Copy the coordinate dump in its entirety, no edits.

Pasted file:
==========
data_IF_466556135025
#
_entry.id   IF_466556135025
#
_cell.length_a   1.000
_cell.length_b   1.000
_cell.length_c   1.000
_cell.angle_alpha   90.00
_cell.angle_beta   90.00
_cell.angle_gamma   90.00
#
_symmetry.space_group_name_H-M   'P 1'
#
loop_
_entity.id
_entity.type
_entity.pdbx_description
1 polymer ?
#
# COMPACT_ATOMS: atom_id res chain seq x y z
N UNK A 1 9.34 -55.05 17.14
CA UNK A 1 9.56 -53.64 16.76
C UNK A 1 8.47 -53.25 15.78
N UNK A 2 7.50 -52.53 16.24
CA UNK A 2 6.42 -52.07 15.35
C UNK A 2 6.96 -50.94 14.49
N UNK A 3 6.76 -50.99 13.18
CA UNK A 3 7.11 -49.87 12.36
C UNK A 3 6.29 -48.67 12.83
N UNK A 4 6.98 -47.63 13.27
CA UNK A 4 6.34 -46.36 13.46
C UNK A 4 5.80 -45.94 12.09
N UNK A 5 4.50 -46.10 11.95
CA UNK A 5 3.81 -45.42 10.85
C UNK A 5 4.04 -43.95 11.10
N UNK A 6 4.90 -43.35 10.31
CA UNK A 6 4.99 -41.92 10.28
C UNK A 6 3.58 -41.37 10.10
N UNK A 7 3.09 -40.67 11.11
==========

data_IF_466556135025
#
_entry.id   IF_466556135025
#
_cell.length_a   1.000
_cell.length_b   1.000
_cell.length_c   1.000
_cell.angle_alpha   90.00
_cell.angle_beta   90.00
_cell.angle_gamma   90.00
#
_symmetry.space_group_name_H-M   'P 1'
#
loop_
_entity.id
_entity.type
_entity.pdbx_description
1 polymer ?
#
# COMPACT_ATOMS: atom_id res chain seq x y z
N UNK A 1 9.34 -55.05 17.14
CA UNK A 1 9.56 -53.64 16.76
C UNK A 1 8.47 -53.25 15.78
N UNK A 2 7.50 -52.53 16.24
CA UNK A 2 6.42 -52.07 15.35
C UNK A 2 6.96 -50.94 14.49
N UNK A 3 6.76 -50.99 13.18
CA UNK A 3 7.11 -49.87 12.36
C UNK A 3 6.29 -48.67 12.83
N UNK A 4 6.98 -47.63 13.27
CA UNK A 4 6.34 -46.36 13.46
C UNK A 4 5.80 -45.94 12.09
N UNK A 5 4.50 -46.10 11.95
CA UNK A 5 3.81 -45.42 10.85
C UNK A 5 4.04 -43.95 11.10
N UNK A 6 4.90 -43.35 10.31
CA UNK A 6 4.99 -41.92 10.28
C UNK A 6 3.58 -41.37 10.10
N UNK A 7 3.09 -40.67 11.11